Brian McGilloway's Northern Irish Western
I don't know if Brian McGilloway likes Westerns, but the tumbleweeds practically whistle through the opening pages of his second novel, Gallows Lane. A mysterious figure from the past returns to town. A lawman is sent to suggest that he turn right around and head back out. And how about that title:
"(T)he lane along which the condenmed were led — Gallows Lane — still exists. The local kids believe it is haunted. They still claim, in an age when such beliefs are largely forgotten, that on a Halloween night the chains of the condemned can he heard rattling and, if you listen closely enough, you can hear the wails of the accused and the creaking of the long-dead branches."That's not the only place McGilloway invokes death and myth. But then, the man has an eye for evocative locations, redolent of mystery and myth, even in the midst of a contemporary police procedural. His first novel, Borderlands, opens with a body dumped right on the border between two lands so recently divided. One can't get much more suggestive than that.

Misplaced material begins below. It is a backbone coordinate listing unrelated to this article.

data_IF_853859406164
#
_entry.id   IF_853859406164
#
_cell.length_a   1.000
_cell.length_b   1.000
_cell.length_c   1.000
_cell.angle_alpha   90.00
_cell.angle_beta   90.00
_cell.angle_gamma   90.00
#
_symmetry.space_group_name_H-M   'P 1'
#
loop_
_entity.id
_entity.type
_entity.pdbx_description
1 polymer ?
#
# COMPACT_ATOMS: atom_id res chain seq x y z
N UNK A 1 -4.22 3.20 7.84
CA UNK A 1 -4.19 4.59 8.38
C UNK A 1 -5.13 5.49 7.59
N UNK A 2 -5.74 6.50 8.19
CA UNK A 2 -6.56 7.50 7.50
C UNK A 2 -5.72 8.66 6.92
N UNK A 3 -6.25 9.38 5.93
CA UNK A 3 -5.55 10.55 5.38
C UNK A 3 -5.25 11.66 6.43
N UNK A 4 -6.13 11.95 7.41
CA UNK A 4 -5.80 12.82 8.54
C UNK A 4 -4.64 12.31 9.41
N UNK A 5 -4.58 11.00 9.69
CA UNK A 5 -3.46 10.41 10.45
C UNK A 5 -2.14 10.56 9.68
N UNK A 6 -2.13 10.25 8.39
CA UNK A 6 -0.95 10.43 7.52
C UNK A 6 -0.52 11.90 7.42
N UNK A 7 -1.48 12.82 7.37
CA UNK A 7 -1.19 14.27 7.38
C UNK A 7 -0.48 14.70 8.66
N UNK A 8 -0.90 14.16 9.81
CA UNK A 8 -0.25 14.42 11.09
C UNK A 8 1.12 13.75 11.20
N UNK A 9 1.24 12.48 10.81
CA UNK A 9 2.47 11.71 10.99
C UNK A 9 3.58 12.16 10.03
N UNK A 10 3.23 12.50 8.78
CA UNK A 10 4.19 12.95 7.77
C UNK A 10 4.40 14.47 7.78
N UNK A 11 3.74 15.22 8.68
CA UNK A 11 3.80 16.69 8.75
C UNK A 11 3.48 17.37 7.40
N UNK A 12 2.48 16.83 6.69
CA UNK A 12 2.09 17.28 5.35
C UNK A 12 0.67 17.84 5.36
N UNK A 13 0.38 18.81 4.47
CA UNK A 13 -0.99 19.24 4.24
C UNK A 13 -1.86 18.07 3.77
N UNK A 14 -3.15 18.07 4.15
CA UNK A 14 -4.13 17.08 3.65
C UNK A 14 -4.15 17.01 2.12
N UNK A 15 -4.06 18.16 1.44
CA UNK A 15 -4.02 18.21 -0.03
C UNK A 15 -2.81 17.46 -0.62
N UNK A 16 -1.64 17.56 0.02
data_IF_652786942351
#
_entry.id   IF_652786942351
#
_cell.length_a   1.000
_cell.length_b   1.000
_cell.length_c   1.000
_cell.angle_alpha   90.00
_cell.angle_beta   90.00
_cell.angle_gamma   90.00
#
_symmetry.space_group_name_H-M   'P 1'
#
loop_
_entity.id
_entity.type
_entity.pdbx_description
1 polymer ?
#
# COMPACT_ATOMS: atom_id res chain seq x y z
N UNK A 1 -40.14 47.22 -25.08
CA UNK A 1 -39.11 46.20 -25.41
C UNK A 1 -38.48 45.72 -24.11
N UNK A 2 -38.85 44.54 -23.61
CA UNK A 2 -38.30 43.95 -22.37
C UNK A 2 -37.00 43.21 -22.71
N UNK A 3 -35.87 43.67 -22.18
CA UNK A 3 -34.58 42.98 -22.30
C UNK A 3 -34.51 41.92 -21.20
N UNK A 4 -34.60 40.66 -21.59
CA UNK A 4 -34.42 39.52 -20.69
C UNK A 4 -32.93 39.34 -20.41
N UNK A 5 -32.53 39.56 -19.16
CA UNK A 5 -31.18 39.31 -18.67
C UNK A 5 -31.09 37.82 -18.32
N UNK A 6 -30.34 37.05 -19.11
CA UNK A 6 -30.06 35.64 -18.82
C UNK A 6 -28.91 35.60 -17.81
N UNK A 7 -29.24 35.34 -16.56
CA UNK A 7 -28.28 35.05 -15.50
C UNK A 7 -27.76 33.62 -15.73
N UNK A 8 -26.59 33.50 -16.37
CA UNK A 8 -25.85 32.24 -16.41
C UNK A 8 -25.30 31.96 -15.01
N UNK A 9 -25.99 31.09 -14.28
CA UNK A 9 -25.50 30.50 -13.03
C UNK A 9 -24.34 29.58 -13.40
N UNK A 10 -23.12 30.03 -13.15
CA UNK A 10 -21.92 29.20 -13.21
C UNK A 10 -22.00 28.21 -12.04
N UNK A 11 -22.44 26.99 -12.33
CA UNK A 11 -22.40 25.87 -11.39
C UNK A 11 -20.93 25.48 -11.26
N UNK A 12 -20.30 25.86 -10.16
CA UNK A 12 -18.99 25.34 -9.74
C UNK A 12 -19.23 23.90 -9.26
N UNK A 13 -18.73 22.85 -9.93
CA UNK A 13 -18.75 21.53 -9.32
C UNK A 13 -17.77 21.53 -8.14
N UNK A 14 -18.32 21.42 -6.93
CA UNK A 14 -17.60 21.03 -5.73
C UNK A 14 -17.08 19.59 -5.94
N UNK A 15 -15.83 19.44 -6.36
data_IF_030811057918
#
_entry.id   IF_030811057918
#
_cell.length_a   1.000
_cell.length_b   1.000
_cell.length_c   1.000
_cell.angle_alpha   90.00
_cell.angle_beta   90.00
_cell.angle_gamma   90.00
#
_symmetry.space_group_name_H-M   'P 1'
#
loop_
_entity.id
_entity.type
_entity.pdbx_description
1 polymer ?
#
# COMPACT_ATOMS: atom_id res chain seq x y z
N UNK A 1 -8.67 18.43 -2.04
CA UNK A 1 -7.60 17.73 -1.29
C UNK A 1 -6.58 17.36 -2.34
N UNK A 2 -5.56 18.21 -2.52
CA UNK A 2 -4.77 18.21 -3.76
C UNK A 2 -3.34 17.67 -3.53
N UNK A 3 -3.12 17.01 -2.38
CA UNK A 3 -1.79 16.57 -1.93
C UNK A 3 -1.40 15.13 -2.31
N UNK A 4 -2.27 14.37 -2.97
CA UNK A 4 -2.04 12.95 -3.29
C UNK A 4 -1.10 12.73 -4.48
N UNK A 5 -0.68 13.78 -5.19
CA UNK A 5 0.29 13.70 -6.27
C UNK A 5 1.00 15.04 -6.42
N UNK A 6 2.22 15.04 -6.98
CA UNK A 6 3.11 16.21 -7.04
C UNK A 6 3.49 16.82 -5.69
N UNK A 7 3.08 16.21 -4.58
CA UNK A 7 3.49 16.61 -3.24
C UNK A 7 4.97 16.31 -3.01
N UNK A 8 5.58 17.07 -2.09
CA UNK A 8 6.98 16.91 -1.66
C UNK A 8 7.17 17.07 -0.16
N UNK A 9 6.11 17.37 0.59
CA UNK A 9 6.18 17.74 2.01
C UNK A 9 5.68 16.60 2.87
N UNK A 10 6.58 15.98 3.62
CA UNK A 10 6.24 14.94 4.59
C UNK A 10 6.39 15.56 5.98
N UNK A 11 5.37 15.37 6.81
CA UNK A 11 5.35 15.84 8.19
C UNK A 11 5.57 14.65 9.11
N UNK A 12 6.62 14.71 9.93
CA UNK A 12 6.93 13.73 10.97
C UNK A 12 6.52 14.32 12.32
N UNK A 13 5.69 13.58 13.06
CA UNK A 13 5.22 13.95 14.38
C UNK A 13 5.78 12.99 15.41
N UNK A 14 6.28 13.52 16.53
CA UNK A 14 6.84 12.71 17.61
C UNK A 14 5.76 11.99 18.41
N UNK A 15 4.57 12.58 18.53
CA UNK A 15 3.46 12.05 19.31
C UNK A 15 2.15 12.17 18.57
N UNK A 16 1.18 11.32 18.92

© Peter Rozovsky 2009